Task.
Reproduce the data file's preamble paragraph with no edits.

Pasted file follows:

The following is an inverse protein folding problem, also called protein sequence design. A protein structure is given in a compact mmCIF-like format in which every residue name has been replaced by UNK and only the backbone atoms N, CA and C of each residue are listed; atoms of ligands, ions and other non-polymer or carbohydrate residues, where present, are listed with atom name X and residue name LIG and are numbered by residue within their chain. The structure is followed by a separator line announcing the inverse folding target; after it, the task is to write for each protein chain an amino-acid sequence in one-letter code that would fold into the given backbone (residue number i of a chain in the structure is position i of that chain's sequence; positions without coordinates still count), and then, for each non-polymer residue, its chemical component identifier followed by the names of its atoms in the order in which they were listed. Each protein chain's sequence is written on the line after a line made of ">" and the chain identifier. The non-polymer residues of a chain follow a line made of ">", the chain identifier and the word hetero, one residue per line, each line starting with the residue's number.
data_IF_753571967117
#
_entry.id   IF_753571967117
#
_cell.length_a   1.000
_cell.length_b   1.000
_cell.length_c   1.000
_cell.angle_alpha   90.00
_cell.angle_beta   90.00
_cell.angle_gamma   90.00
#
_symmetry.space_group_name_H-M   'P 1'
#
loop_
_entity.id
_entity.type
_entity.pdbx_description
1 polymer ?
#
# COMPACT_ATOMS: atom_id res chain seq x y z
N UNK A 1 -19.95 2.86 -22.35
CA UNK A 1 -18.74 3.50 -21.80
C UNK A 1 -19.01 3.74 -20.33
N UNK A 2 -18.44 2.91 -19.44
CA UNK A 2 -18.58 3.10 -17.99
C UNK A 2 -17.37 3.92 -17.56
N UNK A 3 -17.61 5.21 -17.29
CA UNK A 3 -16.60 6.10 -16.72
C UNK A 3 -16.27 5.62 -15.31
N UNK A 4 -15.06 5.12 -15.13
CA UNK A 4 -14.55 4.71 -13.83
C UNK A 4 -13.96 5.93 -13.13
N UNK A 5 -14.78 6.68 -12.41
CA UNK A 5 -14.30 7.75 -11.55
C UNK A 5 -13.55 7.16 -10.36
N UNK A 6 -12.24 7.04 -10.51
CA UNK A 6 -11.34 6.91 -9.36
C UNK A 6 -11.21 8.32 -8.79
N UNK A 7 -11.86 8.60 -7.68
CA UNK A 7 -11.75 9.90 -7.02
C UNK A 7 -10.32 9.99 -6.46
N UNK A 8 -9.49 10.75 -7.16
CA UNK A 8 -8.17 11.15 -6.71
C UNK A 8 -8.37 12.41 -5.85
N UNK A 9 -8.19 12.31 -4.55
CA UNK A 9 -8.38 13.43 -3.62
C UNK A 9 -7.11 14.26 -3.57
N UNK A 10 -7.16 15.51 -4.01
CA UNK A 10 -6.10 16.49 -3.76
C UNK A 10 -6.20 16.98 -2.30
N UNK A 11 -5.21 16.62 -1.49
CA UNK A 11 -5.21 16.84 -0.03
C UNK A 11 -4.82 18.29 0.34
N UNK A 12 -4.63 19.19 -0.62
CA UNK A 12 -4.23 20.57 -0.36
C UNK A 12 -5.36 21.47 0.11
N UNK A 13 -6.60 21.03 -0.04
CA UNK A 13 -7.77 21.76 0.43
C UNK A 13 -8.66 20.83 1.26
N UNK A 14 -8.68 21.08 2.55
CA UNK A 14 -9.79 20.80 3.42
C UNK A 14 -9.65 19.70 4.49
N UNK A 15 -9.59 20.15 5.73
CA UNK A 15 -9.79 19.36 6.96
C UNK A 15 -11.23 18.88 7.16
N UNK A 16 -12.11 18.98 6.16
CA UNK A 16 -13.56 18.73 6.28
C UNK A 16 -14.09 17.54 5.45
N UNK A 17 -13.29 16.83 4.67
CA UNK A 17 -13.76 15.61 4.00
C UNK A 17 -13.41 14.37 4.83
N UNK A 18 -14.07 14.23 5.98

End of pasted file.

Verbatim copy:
The following is an inverse protein folding problem, also called protein sequence design. A protein structure is given in a compact mmCIF-like format in which every residue name has been replaced by UNK and only the backbone atoms N, CA and C of each residue are listed; atoms of ligands, ions and other non-polymer or carbohydrate residues, where present, are listed with atom name X and residue name LIG and are numbered by residue within their chain. The structure is followed by a separator line announcing the inverse folding target; after it, the task is to write for each protein chain an amino-acid sequence in one-letter code that would fold into the given backbone (residue number i of a chain in the structure is position i of that chain's sequence; positions without coordinates still count), and then, for each non-polymer residue, its chemical component identifier followed by the names of its atoms in the order in which they were listed. Each protein chain's sequence is written on the line after a line made of ">" and the chain identifier. The non-polymer residues of a chain follow a line made of ">", the chain identifier and the word hetero, one residue per line, each line starting with the residue's number.